State uses incentives to rebuild IT staff

State uses incentives to rebuild IT staff


Patricia Popovich remembers when the drain of information technology workers at the State Department reached a critical stage.

'It was close to a disaster a couple of years ago, because we were losing people left and right to the private sector,' said Popovich, deputy chief information officer for management within State's IRM Bureau. 'Here in Washington, D.C., we have thousands upon thousands of small IT companies that were stealing our people.'

Going for it

State's response: 'We took an aggressive approach,' she said.

Using tools already available through the Office of Personnel Management, the department began stemming the tide of IT professionals flowing from government to the private sector.

Competing with businesses for entry-level tech workers was impossible, so the department focused on recruiting midlevel workers using OPM-approved bonuses of 25 percent of salary, she said.
In March 1999, State offered its first recruitment bonuses, Popovich said. Now, roughly two-thirds of the department's new hires get a stipend, paid throughout the year, that increases their salary by up to 40 percent, she said. The stipend is in addition to a signing bonus offered to join the department.

State also started using retention bonuses OPM had approved to keep current employees' eyes from wandering to the help wanted ads, she said.
The bonuses of up to 15 percent of salary are, like new employees' stipends, paid throughout the year, showing up in employees' paychecks every two weeks, she said.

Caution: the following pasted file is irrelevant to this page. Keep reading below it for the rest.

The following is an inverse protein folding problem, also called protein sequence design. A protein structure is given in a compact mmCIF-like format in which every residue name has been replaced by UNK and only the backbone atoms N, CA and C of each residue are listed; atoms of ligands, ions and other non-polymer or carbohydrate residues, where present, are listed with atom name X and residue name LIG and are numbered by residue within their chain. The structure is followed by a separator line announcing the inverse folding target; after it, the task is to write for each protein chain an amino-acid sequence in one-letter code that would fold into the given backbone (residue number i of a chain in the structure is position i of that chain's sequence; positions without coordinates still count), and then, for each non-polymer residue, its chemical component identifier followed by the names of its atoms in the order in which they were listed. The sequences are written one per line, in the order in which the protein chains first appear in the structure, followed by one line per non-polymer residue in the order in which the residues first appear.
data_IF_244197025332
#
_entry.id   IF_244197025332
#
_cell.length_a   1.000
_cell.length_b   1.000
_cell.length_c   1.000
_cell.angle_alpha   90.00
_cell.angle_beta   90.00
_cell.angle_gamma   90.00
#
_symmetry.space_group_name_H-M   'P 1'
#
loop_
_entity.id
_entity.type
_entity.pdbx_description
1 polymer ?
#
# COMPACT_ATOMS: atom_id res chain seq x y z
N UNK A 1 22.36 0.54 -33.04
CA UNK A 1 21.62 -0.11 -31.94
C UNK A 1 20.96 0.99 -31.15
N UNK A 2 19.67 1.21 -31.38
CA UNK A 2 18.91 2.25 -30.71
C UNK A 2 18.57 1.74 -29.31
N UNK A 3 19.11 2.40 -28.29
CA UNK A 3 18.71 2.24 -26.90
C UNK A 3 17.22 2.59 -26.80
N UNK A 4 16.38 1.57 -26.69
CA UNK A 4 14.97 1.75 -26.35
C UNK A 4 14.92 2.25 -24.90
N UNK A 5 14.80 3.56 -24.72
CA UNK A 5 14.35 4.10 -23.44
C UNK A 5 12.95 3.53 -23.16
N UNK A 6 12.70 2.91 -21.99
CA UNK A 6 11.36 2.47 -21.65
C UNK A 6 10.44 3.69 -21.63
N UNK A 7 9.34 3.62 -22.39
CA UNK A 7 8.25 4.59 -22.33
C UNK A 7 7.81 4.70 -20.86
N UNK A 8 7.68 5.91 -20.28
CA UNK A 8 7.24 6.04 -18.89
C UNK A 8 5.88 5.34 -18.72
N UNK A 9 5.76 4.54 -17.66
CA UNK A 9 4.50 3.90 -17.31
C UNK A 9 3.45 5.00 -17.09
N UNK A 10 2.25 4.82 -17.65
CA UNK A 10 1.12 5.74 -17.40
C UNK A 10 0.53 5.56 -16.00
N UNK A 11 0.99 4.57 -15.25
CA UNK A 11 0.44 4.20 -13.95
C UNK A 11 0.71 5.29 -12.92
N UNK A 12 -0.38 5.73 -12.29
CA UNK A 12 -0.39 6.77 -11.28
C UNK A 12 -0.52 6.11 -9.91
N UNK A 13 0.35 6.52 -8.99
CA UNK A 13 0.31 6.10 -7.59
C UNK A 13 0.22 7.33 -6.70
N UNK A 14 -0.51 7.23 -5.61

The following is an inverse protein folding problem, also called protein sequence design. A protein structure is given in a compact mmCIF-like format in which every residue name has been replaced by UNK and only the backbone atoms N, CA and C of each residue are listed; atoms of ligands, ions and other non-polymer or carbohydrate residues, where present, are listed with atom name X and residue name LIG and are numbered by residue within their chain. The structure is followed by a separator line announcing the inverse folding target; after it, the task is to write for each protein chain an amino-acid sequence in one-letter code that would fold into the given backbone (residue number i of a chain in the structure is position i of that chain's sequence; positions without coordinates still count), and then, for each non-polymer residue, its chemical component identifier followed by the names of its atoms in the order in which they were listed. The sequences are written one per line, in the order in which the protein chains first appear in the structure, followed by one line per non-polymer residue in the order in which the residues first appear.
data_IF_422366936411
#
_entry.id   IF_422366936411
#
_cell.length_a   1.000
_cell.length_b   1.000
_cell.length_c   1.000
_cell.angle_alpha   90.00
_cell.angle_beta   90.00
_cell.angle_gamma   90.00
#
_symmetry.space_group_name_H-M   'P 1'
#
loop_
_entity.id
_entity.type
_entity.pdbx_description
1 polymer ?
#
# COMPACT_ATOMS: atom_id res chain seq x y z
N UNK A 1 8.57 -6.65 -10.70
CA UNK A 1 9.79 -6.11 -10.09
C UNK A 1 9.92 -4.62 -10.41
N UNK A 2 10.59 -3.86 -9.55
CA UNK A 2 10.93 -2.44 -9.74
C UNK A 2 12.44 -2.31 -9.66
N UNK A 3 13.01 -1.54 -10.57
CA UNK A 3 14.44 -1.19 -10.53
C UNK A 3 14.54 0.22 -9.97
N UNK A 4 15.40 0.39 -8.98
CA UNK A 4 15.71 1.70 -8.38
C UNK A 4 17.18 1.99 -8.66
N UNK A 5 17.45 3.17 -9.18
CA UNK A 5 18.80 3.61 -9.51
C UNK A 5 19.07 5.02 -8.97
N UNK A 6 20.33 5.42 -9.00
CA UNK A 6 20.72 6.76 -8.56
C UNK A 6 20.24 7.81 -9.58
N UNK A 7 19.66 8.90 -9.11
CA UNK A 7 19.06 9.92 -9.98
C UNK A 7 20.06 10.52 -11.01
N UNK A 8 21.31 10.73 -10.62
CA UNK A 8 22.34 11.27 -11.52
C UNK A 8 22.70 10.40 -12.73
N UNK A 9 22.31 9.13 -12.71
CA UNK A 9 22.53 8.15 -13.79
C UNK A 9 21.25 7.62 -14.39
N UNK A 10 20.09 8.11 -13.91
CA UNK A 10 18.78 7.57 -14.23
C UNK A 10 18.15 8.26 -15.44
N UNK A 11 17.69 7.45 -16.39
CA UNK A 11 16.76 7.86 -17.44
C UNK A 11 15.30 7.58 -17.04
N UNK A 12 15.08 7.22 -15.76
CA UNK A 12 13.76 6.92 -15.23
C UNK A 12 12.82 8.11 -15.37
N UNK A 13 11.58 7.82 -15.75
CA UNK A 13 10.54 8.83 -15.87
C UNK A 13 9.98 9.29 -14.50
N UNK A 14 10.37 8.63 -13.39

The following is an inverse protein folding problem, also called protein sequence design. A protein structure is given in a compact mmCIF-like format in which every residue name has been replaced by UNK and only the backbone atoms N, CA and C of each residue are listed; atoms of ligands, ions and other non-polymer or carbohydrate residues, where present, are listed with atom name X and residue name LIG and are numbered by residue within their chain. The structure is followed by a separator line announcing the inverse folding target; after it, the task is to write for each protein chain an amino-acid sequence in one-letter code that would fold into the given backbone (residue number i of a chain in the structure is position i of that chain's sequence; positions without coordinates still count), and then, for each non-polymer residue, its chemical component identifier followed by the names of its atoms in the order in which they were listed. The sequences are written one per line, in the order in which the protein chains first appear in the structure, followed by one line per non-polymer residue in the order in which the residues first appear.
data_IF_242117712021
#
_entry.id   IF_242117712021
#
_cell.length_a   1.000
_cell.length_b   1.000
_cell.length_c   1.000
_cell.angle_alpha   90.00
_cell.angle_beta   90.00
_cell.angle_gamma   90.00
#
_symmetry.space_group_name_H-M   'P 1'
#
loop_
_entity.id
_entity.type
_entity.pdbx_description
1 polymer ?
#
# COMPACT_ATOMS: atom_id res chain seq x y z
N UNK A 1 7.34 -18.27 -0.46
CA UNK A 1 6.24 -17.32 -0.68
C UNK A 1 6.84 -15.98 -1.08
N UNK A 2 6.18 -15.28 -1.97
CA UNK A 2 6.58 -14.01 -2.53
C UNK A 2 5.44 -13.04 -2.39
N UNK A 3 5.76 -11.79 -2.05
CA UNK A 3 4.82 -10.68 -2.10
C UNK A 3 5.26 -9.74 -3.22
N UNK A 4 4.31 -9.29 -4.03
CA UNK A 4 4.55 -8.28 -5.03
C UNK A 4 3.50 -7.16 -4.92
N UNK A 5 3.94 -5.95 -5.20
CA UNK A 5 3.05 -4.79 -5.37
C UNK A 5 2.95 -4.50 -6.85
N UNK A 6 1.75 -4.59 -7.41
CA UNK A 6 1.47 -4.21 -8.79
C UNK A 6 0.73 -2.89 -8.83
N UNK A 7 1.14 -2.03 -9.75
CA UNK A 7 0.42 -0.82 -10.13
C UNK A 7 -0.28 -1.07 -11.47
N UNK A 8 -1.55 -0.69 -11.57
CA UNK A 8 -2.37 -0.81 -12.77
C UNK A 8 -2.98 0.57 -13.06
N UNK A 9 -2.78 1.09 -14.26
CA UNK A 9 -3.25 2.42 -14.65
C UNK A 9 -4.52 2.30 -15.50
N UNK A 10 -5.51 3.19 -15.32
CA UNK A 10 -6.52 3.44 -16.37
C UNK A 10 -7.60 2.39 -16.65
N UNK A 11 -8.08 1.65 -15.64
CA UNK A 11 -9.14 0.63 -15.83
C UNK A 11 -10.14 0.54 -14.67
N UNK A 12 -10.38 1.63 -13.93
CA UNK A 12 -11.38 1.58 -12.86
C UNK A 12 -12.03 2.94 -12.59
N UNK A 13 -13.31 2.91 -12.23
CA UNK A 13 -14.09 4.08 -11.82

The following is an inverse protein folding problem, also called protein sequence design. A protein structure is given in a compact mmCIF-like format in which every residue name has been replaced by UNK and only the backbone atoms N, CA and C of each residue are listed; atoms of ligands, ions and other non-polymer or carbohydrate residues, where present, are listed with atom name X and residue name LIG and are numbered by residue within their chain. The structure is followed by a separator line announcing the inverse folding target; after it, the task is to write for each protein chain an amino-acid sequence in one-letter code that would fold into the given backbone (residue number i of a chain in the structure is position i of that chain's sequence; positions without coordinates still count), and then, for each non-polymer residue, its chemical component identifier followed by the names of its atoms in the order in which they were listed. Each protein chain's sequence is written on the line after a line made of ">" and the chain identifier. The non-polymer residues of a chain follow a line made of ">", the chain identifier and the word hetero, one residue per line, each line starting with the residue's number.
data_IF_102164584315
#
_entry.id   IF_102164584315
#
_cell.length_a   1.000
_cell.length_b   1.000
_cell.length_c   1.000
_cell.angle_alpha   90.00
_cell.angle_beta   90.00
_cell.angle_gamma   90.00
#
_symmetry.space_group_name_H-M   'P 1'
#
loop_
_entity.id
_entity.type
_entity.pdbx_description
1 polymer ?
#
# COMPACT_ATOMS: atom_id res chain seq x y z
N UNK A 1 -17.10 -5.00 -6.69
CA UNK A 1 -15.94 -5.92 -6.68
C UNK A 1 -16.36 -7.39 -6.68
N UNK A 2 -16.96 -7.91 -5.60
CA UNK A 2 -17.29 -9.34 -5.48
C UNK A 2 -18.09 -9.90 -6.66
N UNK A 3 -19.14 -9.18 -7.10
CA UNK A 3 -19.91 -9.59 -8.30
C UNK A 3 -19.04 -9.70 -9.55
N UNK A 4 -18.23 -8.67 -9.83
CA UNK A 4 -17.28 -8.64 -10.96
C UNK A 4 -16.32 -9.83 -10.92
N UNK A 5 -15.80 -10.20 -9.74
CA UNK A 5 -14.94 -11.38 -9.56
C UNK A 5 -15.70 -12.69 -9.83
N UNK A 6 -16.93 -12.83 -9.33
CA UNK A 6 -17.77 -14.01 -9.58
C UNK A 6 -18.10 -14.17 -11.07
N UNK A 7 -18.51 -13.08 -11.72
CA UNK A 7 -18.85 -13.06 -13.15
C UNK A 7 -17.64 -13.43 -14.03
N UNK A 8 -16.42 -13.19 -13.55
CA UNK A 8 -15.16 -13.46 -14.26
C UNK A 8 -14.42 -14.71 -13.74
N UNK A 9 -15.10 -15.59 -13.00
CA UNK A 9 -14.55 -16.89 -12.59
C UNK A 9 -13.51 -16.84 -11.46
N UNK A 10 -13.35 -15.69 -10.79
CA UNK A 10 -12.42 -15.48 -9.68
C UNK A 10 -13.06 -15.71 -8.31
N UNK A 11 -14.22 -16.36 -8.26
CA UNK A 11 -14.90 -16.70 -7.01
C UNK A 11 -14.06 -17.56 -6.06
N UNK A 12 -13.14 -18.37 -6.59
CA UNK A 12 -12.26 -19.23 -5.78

OPM also is working to streamline the complicated government hiring process by using Web-based tools, an agency spokesman said. Next month, OPM will add a search option for IT occupations within government to make it easier for tech workers to find job openings.

The agency is developing what it calls a whole-person approach to assessing prospective employees. In addition to looking at essays that applicants write describing their knowledge and abilities, OPM considers communication skills, flexibility and ability to work within a team.
Offering a competitive salary is the top recruitment priority at the Mint, but speeding up the hiring process is close behind, agency spokesman Michael White said.

The government's slow hiring practices often push talented tech workers'who might balk at spending up to nine months in the application process'into the waiting arms of the eager private sector, he said.

The Mint wants to compete with the private sector on its own terms.

Try this

The agency recently tested private-sector procurement methods and wants to take the same approach to recruitment, trying new ways to speed the hiring process, focus on training and offer competitive salaries, White said.

At least some of the tools agencies need are already in place; State has used OPM's offerings to reduce the number of empty seats in its technology sections.

When Popovich began two years ago, between 35 percent and 40 percent of State's foreign IT positions were vacant, as were up to 30 percent of domestic positions, she said. Now, the department has a 10 percent vacancy rate worldwide.

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